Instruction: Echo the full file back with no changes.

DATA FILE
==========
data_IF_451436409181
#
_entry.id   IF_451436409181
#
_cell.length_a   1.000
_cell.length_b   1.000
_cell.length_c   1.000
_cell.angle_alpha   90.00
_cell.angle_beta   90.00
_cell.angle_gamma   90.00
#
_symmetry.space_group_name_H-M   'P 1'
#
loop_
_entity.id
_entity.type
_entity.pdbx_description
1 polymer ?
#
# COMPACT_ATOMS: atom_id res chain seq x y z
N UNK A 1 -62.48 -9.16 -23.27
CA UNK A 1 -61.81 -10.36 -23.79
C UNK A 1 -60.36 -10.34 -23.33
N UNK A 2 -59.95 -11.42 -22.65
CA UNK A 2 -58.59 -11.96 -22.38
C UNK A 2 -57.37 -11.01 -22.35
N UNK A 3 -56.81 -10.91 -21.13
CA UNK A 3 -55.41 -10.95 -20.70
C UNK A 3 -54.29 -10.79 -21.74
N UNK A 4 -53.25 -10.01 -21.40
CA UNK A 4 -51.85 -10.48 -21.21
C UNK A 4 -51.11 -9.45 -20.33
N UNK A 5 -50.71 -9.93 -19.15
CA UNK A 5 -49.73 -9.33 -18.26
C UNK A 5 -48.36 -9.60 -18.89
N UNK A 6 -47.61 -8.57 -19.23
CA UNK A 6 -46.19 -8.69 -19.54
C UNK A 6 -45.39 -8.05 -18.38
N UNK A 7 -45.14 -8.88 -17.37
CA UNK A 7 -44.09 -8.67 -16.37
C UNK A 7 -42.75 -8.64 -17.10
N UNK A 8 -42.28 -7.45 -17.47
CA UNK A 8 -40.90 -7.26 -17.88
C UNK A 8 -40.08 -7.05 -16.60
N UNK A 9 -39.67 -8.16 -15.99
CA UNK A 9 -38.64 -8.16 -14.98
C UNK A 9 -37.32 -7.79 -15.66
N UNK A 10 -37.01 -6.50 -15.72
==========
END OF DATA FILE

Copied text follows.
data_IF_451436409181
#
_entry.id   IF_451436409181
#
_cell.length_a   1.000
_cell.length_b   1.000
_cell.length_c   1.000
_cell.angle_alpha   90.00
_cell.angle_beta   90.00
_cell.angle_gamma   90.00
#
_symmetry.space_group_name_H-M   'P 1'
#
loop_
_entity.id
_entity.type
_entity.pdbx_description
1 polymer ?
#
# COMPACT_ATOMS: atom_id res chain seq x y z
N UNK A 1 -62.48 -9.16 -23.27
CA UNK A 1 -61.81 -10.36 -23.79
C UNK A 1 -60.36 -10.34 -23.33
N UNK A 2 -59.95 -11.42 -22.65
CA UNK A 2 -58.59 -11.96 -22.38
C UNK A 2 -57.37 -11.01 -22.35
N UNK A 3 -56.81 -10.91 -21.13
CA UNK A 3 -55.41 -10.95 -20.70
C UNK A 3 -54.29 -10.79 -21.74
N UNK A 4 -53.25 -10.01 -21.40
CA UNK A 4 -51.85 -10.48 -21.21
C UNK A 4 -51.11 -9.45 -20.33
N UNK A 5 -50.71 -9.93 -19.15
CA UNK A 5 -49.73 -9.33 -18.26
C UNK A 5 -48.36 -9.60 -18.89
N UNK A 6 -47.61 -8.57 -19.23
CA UNK A 6 -46.19 -8.69 -19.54
C UNK A 6 -45.39 -8.05 -18.38
N UNK A 7 -45.14 -8.88 -17.37
CA UNK A 7 -44.09 -8.67 -16.37
C UNK A 7 -42.75 -8.64 -17.10
N UNK A 8 -42.28 -7.45 -17.47
CA UNK A 8 -40.90 -7.26 -17.88
C UNK A 8 -40.08 -7.05 -16.60
N UNK A 9 -39.67 -8.16 -15.99
CA UNK A 9 -38.64 -8.16 -14.98
C UNK A 9 -37.32 -7.79 -15.66
N UNK A 10 -37.01 -6.50 -15.72